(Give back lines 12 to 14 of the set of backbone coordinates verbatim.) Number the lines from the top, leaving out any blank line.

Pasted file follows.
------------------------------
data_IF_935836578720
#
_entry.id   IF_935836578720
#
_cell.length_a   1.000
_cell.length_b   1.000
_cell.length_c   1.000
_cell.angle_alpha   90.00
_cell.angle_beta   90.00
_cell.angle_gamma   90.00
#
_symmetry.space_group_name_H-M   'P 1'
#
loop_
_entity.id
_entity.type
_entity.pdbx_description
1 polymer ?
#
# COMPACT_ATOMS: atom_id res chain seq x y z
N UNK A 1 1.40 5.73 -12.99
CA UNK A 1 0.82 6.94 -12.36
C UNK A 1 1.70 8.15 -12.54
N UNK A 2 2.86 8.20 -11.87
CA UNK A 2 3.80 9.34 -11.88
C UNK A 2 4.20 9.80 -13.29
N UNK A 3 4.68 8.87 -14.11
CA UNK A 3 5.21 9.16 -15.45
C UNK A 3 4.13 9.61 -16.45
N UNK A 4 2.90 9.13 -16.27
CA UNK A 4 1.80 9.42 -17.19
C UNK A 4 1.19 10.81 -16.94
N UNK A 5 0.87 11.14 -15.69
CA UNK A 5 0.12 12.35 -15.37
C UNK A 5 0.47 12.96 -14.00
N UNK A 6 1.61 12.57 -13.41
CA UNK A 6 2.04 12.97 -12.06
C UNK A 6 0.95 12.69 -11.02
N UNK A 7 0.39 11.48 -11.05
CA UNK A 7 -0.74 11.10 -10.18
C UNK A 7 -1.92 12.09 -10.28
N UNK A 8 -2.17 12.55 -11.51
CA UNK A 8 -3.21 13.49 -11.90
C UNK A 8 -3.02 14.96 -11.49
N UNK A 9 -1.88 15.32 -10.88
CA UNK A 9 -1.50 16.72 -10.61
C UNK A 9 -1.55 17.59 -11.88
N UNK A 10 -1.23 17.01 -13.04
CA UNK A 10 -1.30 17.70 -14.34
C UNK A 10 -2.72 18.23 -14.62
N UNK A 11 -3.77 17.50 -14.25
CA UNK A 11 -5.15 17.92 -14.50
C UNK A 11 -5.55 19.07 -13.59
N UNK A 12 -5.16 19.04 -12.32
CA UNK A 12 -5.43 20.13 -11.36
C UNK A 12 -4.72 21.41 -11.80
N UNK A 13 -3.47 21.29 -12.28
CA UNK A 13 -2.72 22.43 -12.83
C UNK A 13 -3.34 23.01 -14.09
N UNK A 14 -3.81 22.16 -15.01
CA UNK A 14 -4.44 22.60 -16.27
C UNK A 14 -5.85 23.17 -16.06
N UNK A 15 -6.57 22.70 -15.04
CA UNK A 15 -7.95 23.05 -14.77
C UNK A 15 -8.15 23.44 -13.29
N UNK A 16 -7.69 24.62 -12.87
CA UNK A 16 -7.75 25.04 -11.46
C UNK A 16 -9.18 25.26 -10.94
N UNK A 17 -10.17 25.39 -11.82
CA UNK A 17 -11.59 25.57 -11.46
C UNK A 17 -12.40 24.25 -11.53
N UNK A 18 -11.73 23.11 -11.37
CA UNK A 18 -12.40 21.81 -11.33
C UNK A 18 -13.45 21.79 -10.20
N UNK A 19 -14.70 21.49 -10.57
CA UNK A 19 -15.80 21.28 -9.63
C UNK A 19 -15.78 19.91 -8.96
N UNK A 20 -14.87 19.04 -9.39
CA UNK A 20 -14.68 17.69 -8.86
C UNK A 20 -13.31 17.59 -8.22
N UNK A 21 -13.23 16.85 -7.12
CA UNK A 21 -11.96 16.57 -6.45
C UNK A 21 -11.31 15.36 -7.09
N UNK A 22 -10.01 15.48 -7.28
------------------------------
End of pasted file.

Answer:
_symmetry.space_group_name_H-M   'P 1'
#
loop_